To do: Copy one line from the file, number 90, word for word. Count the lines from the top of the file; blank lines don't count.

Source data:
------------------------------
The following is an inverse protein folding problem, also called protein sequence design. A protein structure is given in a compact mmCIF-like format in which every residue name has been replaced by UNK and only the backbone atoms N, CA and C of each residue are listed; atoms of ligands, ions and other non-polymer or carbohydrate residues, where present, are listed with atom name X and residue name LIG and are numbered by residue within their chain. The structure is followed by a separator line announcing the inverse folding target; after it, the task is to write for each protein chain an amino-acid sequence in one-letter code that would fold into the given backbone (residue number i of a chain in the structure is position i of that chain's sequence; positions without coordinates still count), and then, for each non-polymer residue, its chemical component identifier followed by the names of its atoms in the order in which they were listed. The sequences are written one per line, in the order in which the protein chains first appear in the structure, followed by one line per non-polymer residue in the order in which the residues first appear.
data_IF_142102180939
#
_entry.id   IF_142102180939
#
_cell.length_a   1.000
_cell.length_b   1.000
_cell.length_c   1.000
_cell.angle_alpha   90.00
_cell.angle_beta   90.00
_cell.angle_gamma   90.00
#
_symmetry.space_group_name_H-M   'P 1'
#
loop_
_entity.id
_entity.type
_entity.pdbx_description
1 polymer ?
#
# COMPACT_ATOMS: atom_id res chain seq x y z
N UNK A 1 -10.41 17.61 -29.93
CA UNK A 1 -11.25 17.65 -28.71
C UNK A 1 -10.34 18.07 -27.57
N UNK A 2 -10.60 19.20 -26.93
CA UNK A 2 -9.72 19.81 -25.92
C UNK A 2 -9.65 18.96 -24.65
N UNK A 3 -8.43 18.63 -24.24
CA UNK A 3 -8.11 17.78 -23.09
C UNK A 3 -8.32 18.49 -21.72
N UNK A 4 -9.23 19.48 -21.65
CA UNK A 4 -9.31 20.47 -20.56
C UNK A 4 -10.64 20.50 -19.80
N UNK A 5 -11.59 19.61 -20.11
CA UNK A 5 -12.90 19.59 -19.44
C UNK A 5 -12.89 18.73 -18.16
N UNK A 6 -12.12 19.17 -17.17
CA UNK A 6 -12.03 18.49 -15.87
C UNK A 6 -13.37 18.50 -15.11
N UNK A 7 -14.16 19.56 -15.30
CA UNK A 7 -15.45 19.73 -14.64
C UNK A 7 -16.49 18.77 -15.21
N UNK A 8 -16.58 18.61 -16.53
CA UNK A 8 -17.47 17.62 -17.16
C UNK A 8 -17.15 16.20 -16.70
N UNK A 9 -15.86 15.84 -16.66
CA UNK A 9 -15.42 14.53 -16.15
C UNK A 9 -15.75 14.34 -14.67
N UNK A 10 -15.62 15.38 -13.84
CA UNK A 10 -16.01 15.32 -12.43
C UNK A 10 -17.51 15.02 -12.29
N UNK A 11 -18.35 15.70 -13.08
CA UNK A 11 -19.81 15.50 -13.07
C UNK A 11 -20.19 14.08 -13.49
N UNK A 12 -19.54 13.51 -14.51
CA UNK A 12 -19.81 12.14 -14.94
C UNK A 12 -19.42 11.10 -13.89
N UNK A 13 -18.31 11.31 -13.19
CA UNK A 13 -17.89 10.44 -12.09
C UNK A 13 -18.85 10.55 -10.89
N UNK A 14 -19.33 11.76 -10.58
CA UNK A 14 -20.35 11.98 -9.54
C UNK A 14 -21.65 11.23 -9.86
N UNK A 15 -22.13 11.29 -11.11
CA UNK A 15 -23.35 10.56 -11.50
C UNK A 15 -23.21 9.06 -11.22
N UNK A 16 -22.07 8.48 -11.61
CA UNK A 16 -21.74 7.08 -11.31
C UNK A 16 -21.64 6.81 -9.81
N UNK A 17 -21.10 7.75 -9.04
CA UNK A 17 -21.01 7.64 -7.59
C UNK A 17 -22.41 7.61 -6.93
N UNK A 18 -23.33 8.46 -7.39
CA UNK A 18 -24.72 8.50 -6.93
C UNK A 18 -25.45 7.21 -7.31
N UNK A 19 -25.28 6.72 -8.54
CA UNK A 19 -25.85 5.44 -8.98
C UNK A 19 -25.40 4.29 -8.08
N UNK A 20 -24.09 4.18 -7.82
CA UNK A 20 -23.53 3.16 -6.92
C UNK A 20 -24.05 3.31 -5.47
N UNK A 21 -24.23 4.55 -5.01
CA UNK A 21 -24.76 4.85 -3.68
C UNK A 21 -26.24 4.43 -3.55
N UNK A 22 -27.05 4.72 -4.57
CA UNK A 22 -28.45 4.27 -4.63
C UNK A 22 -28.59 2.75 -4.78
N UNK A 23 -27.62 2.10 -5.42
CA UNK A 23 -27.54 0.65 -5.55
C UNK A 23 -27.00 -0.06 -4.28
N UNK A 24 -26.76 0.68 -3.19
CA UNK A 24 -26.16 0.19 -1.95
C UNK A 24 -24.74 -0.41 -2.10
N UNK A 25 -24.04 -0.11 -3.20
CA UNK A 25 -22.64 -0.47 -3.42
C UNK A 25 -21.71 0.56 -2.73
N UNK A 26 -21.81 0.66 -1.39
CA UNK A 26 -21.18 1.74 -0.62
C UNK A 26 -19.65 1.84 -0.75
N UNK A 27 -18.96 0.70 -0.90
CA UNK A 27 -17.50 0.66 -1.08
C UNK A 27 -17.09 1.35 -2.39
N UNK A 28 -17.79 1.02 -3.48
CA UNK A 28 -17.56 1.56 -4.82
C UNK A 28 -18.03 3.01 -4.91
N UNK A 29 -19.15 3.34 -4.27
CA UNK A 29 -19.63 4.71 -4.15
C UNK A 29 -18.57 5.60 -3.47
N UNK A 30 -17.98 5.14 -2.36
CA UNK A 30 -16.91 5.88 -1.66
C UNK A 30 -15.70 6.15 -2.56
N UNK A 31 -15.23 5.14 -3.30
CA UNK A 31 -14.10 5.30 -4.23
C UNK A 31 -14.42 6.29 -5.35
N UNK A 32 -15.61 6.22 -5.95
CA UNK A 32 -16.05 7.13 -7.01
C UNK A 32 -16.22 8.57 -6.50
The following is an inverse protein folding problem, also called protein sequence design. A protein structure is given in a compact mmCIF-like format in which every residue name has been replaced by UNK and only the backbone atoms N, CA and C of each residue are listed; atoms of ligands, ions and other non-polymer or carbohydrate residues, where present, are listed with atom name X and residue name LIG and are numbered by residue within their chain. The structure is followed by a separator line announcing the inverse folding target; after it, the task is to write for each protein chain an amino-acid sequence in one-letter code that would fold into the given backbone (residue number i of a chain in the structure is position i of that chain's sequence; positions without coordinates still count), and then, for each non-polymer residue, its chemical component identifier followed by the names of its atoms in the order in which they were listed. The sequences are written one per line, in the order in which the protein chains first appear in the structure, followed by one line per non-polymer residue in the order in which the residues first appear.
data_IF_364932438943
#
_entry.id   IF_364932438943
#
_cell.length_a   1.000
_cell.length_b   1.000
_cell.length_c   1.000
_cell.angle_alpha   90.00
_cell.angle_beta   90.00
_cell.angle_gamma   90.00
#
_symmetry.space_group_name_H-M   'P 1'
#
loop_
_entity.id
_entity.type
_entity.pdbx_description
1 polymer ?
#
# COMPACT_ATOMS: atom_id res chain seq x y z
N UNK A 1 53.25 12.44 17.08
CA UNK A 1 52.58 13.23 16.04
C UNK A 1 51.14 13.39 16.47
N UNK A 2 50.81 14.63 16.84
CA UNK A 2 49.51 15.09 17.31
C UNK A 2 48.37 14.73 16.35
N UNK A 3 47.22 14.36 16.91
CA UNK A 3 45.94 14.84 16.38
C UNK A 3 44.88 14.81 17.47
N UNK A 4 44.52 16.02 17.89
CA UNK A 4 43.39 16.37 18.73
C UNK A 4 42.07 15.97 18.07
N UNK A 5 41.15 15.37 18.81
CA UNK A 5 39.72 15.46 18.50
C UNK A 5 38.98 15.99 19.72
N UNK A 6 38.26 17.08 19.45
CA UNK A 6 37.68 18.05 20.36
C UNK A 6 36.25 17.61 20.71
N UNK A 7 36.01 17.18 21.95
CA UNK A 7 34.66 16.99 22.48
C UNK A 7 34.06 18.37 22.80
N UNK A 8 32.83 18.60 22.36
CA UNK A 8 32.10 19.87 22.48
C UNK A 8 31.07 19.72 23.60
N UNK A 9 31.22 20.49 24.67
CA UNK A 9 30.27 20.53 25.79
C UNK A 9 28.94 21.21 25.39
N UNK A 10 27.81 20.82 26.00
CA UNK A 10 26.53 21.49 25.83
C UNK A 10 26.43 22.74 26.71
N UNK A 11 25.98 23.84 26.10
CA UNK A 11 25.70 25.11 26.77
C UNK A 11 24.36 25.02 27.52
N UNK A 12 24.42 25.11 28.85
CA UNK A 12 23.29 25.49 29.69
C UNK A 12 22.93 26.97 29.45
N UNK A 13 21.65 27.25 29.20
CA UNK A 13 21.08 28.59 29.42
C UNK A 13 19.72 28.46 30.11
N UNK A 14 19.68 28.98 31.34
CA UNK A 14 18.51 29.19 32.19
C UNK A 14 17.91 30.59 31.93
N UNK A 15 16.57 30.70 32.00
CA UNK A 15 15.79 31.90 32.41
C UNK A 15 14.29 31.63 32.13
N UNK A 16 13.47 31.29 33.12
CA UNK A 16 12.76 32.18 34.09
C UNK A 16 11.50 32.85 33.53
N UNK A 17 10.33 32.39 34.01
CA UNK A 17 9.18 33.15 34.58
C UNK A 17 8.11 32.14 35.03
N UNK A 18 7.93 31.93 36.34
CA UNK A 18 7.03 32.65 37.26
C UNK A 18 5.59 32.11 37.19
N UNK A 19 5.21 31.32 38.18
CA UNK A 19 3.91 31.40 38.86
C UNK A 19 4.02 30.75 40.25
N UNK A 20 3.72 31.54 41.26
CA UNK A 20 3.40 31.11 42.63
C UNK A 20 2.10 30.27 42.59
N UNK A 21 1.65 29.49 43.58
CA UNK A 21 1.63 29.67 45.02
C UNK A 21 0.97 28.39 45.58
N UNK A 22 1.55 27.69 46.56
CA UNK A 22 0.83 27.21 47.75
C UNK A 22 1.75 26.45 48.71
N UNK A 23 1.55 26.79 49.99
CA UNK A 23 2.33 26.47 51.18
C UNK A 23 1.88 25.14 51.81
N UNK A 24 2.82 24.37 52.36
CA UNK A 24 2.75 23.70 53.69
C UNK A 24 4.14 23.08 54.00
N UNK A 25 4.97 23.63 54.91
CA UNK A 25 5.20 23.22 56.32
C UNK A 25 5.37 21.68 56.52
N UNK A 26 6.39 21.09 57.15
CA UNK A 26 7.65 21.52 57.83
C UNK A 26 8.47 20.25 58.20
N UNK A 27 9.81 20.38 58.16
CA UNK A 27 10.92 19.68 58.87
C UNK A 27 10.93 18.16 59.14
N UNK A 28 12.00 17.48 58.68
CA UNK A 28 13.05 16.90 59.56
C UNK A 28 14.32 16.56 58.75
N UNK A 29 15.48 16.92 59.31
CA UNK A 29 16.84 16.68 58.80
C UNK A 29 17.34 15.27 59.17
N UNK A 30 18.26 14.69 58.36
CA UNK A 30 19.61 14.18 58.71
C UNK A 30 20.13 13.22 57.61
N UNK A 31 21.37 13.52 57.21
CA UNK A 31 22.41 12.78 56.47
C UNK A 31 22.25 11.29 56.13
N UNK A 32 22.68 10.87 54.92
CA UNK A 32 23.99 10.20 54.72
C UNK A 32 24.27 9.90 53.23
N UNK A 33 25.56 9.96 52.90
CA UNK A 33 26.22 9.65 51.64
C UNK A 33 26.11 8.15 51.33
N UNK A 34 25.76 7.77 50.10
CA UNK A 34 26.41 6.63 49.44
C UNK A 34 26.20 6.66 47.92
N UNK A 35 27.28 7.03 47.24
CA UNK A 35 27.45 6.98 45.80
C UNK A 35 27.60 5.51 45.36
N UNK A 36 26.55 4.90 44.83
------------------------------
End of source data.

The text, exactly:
C UNK A 23 -27.00 -0.06 -4.28